Forecasts, Estimates and Cost Accounting

Forecasts, Estimates and Cost Accounting

[Draft – please expect further updates]

#NoEstimates?

I’ve tried to avoid getting involved in the ongoing #NoEstimates debate. It seems more like a religious war than a discussion with much prospect of a useful outcome. And a classic case of the Analytic-minded folks butting heads with the Synergistic-minded (and a few Ad-hoc perspectives thrown in for extra confusion).

For me, it also seems like a non-argument. By which I mean that all the knowledge is out there, should folks only but seek to look. For myself, I have several perspectives, drawn from these bodies of knowledge, that I shall continue to apply in the context of estimating and #NoEstimates.

The Theory Of Constraints Perspective

I don’t recall much in Goldratt’s teachings about estimates, per se. But he has written much about the futility of forecasting, e.g. customer demand for products. I suggest his arguments also hold true for forecasting costs (estimating). For more info you might like to take a look at his books, and in particular “It’s Not Luck”.

The Systems Thinking Perspective

Systems Thinking has a relevance to cost estimation, in that systems thinking (c.f. Goldratt, Ackoff) observes that a system is a collection of parts, such that improving the performance of the parts of a system taken separately will negatively impact the performance of the whole. In fact, such “local” improvements can entirely destroy an organization.

Cost Accounting assumes that the cost of each part, each operation, can be known separately (“local costs”). This is a false assumption. I suggest that this means the estimation of costs can, in reality, only produce useful numbers when considered in the context of the system (organisation) as a whole.

See also: “Throughput Accounting” ~ Corbett

The Nonviolent Communications Perspective

From this perspective, we can choose to see folks’ requests for estimates as a means for meeting some of their needs. I’d suggest that some other folks see this means as sub-optimal, in that these other folks believe that there are better means for those folks to get their needs met than through estimates and estimating. And I’d also suggest that for those other folks, having to provide estimates is not meeting their needs. Which is triggering in them various negative feelings, possibly including anger, frustration, hostility and anxiety.

Feelings Inventory

So, applying this knowledge, we might choose to discuss what needs all these folks have, which ones are being met and which not, and some options for effective means for getting everyone’s needs met. Hopefully this might lead to an outcome where folks can agree on a mutually joyful way forward.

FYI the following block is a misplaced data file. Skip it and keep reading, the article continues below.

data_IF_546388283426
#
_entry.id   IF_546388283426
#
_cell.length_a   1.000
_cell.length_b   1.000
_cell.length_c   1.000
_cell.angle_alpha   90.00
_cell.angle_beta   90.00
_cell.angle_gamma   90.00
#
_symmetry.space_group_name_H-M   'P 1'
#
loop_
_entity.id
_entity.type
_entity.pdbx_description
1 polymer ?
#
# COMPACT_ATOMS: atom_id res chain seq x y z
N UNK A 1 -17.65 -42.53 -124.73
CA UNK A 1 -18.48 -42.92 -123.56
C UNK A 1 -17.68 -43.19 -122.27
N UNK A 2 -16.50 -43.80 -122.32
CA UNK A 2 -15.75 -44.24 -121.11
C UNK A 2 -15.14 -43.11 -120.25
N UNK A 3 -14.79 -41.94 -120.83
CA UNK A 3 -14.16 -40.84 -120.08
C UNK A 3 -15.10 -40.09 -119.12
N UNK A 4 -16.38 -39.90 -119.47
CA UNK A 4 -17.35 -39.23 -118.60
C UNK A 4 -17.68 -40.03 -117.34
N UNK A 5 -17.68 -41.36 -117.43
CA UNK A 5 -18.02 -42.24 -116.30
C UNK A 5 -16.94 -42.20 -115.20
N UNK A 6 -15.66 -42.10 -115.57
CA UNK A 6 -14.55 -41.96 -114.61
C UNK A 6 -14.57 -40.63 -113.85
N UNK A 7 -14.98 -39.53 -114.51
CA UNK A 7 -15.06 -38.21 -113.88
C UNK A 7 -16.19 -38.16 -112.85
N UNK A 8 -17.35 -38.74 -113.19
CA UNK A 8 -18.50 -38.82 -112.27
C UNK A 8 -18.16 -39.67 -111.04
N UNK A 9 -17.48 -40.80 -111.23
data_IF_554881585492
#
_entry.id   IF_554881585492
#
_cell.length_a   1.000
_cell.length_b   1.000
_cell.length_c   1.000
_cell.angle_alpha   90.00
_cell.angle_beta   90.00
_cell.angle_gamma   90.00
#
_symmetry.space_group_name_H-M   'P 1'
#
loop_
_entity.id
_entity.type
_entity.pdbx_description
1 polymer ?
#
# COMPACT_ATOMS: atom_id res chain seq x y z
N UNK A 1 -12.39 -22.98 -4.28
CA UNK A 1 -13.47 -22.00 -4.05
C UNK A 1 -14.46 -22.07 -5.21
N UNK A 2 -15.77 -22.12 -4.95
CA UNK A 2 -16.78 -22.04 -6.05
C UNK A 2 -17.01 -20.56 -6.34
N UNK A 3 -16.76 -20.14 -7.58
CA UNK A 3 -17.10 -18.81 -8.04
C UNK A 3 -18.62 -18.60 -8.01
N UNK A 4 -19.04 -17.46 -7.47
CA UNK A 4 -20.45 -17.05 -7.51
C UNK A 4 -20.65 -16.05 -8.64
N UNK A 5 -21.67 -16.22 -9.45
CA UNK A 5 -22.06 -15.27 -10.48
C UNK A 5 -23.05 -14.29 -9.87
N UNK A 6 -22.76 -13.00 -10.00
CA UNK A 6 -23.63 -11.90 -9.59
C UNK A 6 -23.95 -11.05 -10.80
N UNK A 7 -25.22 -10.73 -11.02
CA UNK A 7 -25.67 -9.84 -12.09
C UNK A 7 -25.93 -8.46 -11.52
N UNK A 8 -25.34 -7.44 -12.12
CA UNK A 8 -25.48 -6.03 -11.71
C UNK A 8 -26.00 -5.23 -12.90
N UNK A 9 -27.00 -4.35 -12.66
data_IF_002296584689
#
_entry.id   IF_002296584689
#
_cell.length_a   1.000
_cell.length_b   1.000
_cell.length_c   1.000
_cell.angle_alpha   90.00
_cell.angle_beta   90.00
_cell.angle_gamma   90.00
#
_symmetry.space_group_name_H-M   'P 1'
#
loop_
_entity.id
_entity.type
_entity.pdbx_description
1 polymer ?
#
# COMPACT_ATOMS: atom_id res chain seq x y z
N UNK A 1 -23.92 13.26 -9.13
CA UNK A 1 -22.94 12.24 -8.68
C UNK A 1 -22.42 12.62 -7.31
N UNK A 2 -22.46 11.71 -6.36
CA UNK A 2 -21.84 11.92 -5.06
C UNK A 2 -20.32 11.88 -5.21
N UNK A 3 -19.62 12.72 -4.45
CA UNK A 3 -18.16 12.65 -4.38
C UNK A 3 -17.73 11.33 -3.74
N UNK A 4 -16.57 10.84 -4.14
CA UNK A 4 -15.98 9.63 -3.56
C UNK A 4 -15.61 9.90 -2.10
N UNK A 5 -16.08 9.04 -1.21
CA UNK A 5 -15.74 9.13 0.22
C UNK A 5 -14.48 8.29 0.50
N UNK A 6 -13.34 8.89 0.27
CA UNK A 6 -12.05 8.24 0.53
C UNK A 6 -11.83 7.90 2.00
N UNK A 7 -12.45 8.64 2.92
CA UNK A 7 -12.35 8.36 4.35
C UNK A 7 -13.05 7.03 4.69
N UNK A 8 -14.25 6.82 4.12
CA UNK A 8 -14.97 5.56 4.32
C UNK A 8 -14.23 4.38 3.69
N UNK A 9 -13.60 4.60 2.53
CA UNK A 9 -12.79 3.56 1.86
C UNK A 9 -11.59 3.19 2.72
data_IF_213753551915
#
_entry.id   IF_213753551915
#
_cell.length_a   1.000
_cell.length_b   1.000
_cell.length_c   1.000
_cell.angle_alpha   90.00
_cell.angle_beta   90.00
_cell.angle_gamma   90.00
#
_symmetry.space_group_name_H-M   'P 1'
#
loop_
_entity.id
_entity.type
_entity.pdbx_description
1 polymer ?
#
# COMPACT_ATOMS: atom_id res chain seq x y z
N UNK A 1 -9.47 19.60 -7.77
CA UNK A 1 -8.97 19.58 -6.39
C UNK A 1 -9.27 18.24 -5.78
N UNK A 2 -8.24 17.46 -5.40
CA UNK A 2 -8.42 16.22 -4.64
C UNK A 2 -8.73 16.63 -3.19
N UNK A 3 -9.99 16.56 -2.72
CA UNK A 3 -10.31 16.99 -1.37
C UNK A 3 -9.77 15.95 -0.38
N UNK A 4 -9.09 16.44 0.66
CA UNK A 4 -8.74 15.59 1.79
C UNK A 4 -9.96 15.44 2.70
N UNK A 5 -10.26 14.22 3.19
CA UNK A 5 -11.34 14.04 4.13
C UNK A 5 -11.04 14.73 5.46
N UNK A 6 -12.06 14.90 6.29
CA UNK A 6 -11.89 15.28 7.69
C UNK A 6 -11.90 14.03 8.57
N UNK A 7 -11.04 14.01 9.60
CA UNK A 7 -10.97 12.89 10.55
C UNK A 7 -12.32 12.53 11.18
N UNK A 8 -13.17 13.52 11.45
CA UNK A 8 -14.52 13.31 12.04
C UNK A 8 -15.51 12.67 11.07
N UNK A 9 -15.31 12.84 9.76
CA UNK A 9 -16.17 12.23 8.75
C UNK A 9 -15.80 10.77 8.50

The Covalent Perspective

In any non-trivial endeavour, there may be some number of different stakeholders and stakeholding communities, each with their own set of needs. These different needs can and will, at least from time to time, conflict in possibly mutually-exclusive ways. The Covalent approach recognises this and focuses on making folks’ needs explicit and visible, such that these conflict can be resolved, to the extent that is ever possible.

See also: “Competitive Engineering” ~ Tom Gilb

– Bob

7 comments
  1. Ged Byrne said:

    Hi Bob,

    I think there’s also a psychological aspect to estimation that should be taken into consideration.

    Consider, for example, chapter 23 of Kahneman’s “Thinking, Fast and Slow,” some of which is available as part of the limited Google Preview: http://books.google.co.uk/books?id=AV9x8XakdV0C&lpg=PP1&pg=PT372#v=onepage&q&f=false

    The chapter opens with an anecdote about how estimating the work needed to complete a text book and considering the risks helped him to take an more dispassionate “outside” view and identify a problem.

    At the end of the first year they used two key estimation methods: task decomposition and comparison to similar projects.

    Listing all the chapters and estimating each one told them that it would take seven years to complete the whole book.

    Their publisher told them that 40% of similar endeavours failed to deliver.

    A problem he then chose to ignore.

    “We should have quit that day. None of us was willing to invest six more years of work in a project with a 40% chance of failure. Although we must have sensed that persevering was not reasonable, the warning did not provide an immediately compelling reason to quit. After a few minutes of desultory debate, we gathered ourselves together and carried on as if nothing happened. The book was eventually completed eight(!) years later… The initial enthusiasm for the idea in the Ministry of Education had waned by the time the text was delivered and it was never used.”